Importantly, though, creative writing pedagogy has such agency, perhaps even responsibility, to engage more meaningfully in community equity work, to use creative inspiration as a catalyst for social change and the writing process as a location for social theory and mindfulness. Memory allows us to retrieve events in a non-linear fashion, and an active process that creates meanings within our experiences.
Oral history, then, is a method of studying meaning within memory, and it most often seeks out voices less represented in order to document a richer, fuller, and more inclusive history. With our research participants, then, our goal was not to re create narratives about historical events and places. Instead, I encouraged students to follow the lead of their participants, to give them space to name and elaborate on the most memorable and significant events of their life, and to not worry about piecing together stories beginning to end but, in their analysis of the transcripts, to look within the stories for character traits and points of view that humanized and enlarged their research participants.
Our project received Institutional Review Board clearance before the semester began, a process I completed without student assistance, though students wrote some of the protocol during class just to familiarize themselves with the procedure and ethics of working with human subjects. Students collaboratively brainstormed potential interview questions. Education, religion, politics, local and family traditions and public culture all influence the way the past is remembered and interpreted.
All of our research participants provided written consent to being audio recorded, and I mailed to each participant a thank you note along with their interview transcription, asking if they wanted to add or revise anything. None of our participants did. At the end of the project, I sent participants another thank you note and the twenty-nine page color booklet that we collaboratively produced, described in more detail below. In March, we began working with these five individuals ranging in age from 71 to 97 years, three white men two business owners and a firefighter , one African American woman community activist and homemaker , and one white woman homemaker.
We asked our research participants to suggest other informants who could speak from different racial and economic standpoints, and in this way we interviewed five additional participants, three women one seamstress, one homemaker, and one store worker; one who identified as African American and two as white and two men a business owner and a goods delivery driver; both of whom identified as African American.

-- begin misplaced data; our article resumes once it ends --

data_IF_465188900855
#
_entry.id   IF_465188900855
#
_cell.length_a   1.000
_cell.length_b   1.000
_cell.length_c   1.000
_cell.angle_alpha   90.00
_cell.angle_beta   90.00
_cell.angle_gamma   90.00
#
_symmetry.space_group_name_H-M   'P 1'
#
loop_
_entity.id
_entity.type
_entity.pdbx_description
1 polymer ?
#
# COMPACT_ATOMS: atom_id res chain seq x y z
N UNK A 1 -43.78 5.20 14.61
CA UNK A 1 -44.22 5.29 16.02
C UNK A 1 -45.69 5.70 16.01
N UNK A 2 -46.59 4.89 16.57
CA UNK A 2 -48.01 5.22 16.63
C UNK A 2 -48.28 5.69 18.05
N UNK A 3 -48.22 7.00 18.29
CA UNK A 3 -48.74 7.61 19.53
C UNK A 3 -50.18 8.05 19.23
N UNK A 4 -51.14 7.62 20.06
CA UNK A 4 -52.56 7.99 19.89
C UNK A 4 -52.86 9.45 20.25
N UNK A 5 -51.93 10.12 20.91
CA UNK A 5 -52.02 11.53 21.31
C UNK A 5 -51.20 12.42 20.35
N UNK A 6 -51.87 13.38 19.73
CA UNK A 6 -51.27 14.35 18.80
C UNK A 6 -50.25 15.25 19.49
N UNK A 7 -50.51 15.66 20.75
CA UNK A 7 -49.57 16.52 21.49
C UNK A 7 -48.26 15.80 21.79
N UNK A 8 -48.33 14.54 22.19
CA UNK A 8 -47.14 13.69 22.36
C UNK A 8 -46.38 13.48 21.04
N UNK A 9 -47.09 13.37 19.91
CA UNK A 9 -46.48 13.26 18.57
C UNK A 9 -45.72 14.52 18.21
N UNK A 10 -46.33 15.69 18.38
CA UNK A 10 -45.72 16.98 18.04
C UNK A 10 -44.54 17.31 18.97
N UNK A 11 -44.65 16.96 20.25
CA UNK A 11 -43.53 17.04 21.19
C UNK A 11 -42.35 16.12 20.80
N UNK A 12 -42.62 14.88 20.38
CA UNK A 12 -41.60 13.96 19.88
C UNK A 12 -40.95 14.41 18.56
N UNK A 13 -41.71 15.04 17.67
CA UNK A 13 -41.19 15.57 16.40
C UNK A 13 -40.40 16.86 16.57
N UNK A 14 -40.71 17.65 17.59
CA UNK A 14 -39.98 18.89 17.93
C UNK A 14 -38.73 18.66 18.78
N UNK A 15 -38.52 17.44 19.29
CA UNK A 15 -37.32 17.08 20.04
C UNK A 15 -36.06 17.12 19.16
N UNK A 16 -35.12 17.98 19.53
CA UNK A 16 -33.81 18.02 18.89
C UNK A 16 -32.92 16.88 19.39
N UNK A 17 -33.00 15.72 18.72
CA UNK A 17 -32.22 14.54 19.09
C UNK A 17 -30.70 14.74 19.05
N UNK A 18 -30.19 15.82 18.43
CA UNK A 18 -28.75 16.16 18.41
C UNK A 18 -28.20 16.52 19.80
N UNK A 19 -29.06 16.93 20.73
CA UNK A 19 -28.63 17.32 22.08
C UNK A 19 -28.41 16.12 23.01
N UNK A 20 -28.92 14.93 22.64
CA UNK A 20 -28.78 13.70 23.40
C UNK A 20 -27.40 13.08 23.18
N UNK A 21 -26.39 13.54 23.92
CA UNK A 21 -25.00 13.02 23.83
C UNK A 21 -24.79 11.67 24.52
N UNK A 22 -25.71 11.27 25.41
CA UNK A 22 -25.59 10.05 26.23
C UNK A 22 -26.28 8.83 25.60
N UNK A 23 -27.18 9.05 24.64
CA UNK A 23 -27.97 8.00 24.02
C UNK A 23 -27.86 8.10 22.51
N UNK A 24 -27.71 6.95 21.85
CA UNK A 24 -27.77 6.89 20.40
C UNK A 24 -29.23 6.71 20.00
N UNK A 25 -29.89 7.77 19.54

Not all of the second wave of participants were willing to speak on the record or be published in our book. We interviewed nearly all of the participants more than once, and in a few instances more than one person interviewed the same participant. All students participated in at least one interview, and they were given the option of interviewing participants alone, with me, or with a classmate.
I interviewed three participants alone and sat in on three student interviews. The process of interviewing was a hurdle for most students, especially at first and especially for self-proclaimed introverted students. One student, for example, came to my office in tears because she feared she might have an anxiety attack during the interview process.
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These fears were real, and many oral historians face this same discomfort. This type of expansion, moving students into real world contexts and building confidence and capability through such discomforts, seems to be another reason for incorporating oral history into the creative writing workshop tradition. Students took walks with some participants through the residential streets surrounding the area, recently rezoned as industrial. We interviewed business owners, most of whom long ago retired, and we learned how they sustained and supported the local residents during times of economic strife.
This concept, first developed by Graham Dawson, represents the interplay of culture, language, and meaning in shaping public discourses of memory, discourses that are filtered through and shaped by popular culture films, television, newspaper articles, literature. For example, research narrators may find it difficult to speak about The Great Depression outside the dominant narratives of particular histories—we all stuck it out together.
Everyone struggled, that is for certain, but research participants remembered their struggle through a lens of the present, which could include a persistent blindness to racial inequalities. How could we include such blindness in a respectful way, not just to the participant but also to human groups marginalized within the narrative? Grounding our study of narrative structure in oral stories, which we had the luxury of witnessing in composition in real time, students gained a more humanized and contextualized understanding of how to structure narratives.
Creative writers are tasked with, according to Hirsch and Dixon, constructing realist contexts in which particular human thoughts can believably exist. Students gathered information as a part of their interviews, which meant they needed to cultivate an ethos as researcher as well as writer, and all in real time as they navigated unique interview situations. The stakes were higher for them, perhaps, than other writing workshop classes given that all the profile pieces would be published and distributed to an external, non-academic audience, not to mention the responsibility of representing the lives of research participants they had grown to know over time.
Phillip Snelson, the research participant, had mentioned in the telling of another story that his father committed suicide. Snelson was proud of his mother and she was the story he wished to tell. The student wanted to return to Snelson for another interview so that he could probe into this untold story, but I cautioned him to respect the boundary Snelson had created around this tragic event. Clearly Snelson had grown to trust the student by sharing this information.